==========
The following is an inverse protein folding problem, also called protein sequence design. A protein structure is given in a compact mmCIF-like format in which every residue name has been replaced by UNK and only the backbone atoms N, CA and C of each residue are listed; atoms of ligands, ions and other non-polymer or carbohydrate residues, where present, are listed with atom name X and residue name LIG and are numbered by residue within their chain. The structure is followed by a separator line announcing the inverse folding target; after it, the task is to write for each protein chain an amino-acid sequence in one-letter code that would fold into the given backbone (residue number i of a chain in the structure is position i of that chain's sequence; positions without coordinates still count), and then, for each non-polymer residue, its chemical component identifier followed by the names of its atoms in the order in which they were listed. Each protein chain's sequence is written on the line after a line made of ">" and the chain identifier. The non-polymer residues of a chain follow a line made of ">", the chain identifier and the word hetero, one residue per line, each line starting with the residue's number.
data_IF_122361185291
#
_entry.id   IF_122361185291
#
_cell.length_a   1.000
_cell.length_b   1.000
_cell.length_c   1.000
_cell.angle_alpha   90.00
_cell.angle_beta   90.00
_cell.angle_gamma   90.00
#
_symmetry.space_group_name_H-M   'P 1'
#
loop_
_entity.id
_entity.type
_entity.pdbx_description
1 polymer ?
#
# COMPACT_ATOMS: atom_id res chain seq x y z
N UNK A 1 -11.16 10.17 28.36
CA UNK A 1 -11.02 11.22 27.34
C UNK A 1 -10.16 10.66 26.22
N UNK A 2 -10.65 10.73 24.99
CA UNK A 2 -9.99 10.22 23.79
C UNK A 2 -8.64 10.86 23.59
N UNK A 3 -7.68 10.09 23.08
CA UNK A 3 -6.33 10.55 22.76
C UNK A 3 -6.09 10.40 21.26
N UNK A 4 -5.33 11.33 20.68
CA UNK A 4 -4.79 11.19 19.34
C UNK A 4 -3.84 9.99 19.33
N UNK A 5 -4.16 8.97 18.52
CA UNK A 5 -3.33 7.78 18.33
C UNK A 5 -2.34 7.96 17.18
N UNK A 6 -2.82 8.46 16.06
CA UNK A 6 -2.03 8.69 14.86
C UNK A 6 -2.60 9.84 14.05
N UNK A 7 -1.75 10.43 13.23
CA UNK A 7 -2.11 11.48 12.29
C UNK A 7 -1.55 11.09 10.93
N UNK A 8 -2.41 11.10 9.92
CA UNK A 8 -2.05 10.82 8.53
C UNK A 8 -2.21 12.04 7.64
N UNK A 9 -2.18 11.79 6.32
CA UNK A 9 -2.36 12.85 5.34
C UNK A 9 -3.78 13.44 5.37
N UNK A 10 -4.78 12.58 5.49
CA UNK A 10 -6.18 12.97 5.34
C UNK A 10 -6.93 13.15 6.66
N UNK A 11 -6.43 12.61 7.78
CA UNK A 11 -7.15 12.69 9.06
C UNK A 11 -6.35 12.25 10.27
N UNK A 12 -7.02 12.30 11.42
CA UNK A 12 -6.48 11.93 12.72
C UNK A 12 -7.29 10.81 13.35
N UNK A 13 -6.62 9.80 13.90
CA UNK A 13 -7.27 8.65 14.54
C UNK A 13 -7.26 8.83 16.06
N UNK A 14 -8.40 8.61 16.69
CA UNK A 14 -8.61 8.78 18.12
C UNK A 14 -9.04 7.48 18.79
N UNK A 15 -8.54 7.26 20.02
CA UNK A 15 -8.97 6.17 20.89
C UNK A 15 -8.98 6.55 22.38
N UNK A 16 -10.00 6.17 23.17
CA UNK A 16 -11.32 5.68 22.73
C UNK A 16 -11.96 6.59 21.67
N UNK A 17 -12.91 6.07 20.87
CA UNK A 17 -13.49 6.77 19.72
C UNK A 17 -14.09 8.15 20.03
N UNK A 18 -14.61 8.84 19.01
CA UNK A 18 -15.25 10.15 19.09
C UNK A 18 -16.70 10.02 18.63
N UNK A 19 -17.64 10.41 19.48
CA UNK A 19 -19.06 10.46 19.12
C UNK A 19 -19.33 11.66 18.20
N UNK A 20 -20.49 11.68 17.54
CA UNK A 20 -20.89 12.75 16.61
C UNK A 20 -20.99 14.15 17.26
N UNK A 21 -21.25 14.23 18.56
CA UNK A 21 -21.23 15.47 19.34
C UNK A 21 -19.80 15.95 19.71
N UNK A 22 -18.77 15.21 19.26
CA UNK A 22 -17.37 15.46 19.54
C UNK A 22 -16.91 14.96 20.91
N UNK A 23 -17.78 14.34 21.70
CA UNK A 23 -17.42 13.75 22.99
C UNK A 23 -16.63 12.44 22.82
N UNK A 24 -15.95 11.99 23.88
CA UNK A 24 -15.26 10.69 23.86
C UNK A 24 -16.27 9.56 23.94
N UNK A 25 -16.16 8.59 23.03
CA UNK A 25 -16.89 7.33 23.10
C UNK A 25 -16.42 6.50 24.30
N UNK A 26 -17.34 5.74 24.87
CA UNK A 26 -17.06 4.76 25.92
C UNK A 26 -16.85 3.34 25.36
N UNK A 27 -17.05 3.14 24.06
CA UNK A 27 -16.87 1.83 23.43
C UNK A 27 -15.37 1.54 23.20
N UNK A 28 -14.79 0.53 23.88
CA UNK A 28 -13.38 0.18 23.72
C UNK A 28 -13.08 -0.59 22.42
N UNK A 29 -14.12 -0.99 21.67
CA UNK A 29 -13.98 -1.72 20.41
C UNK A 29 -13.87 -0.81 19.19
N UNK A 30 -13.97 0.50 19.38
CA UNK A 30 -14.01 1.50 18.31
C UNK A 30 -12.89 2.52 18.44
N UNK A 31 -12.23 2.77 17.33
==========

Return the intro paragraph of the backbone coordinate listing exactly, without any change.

The following is an inverse protein folding problem, also called protein sequence design. A protein structure is given in a compact mmCIF-like format in which every residue name has been replaced by UNK and only the backbone atoms N, CA and C of each residue are listed; atoms of ligands, ions and other non-polymer or carbohydrate residues, where present, are listed with atom name X and residue name LIG and are numbered by residue within their chain. The structure is followed by a separator line announcing the inverse folding target; after it, the task is to write for each protein chain an amino-acid sequence in one-letter code that would fold into the given backbone (residue number i of a chain in the structure is position i of that chain's sequence; positions without coordinates still count), and then, for each non-polymer residue, its chemical component identifier followed by the names of its atoms in the order in which they were listed. Each protein chain's sequence is written on the line after a line made of ">" and the chain identifier. The non-polymer residues of a chain follow a line made of ">", the chain identifier and the word hetero, one residue per line, each line starting with the residue's number.